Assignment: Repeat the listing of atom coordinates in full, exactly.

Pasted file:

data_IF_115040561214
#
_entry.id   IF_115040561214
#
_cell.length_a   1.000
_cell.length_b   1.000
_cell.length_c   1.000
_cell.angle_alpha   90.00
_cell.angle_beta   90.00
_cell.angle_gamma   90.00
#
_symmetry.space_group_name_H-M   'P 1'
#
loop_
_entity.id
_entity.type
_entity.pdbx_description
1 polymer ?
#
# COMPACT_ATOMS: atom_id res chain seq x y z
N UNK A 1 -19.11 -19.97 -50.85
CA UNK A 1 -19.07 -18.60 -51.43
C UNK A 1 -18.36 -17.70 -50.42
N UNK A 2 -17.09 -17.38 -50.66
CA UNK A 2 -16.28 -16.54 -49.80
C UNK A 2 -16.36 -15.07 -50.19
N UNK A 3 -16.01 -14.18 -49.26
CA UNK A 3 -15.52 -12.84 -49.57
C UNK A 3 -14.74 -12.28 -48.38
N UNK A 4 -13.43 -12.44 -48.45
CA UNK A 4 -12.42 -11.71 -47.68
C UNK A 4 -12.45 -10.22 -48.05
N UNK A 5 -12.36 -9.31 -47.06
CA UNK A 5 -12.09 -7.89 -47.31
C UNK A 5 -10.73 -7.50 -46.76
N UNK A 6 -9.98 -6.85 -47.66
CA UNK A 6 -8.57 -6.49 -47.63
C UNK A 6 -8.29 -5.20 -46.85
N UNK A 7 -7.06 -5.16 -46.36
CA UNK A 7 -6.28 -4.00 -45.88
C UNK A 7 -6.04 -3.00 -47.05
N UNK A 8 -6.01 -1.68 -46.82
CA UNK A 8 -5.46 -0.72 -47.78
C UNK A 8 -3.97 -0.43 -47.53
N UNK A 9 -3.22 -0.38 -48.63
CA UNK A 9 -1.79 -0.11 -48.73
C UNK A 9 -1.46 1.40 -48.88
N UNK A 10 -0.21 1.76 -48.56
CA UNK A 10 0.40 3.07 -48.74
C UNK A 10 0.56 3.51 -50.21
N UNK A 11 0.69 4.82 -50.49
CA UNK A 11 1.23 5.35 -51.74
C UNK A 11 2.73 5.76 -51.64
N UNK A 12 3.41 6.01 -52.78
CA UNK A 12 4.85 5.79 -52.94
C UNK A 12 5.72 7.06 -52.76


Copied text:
data_IF_115040561214
#
_entry.id   IF_115040561214
#
_cell.length_a   1.000
_cell.length_b   1.000
_cell.length_c   1.000
_cell.angle_alpha   90.00
_cell.angle_beta   90.00
_cell.angle_gamma   90.00
#
_symmetry.space_group_name_H-M   'P 1'
#
loop_
_entity.id
_entity.type
_entity.pdbx_description
1 polymer ?
#
# COMPACT_ATOMS: atom_id res chain seq x y z
N UNK A 1 -19.11 -19.97 -50.85
CA UNK A 1 -19.07 -18.60 -51.43
C UNK A 1 -18.36 -17.70 -50.42
N UNK A 2 -17.09 -17.38 -50.66
CA UNK A 2 -16.28 -16.54 -49.80
C UNK A 2 -16.36 -15.07 -50.19
N UNK A 3 -16.01 -14.18 -49.26
CA UNK A 3 -15.52 -12.84 -49.57
C UNK A 3 -14.74 -12.28 -48.38
N UNK A 4 -13.43 -12.44 -48.45
CA UNK A 4 -12.42 -11.71 -47.68
C UNK A 4 -12.45 -10.22 -48.05
N UNK A 5 -12.36 -9.31 -47.06
CA UNK A 5 -12.09 -7.89 -47.31
C UNK A 5 -10.73 -7.50 -46.76
N UNK A 6 -9.98 -6.85 -47.66
CA UNK A 6 -8.57 -6.49 -47.63
C UNK A 6 -8.29 -5.20 -46.85
N UNK A 7 -7.06 -5.16 -46.36
CA UNK A 7 -6.28 -4.00 -45.88
C UNK A 7 -6.04 -3.00 -47.05
N UNK A 8 -6.01 -1.68 -46.82
CA UNK A 8 -5.46 -0.72 -47.78
C UNK A 8 -3.97 -0.43 -47.53
N UNK A 9 -3.22 -0.38 -48.63
CA UNK A 9 -1.79 -0.11 -48.73
C UNK A 9 -1.46 1.40 -48.88
N UNK A 10 -0.21 1.76 -48.56
CA UNK A 10 0.40 3.07 -48.74
C UNK A 10 0.56 3.51 -50.21
N UNK A 11 0.69 4.82 -50.49
CA UNK A 11 1.23 5.35 -51.74
C UNK A 11 2.73 5.76 -51.64
N UNK A 12 3.41 6.01 -52.78
CA UNK A 12 4.85 5.79 -52.94
C UNK A 12 5.72 7.06 -52.76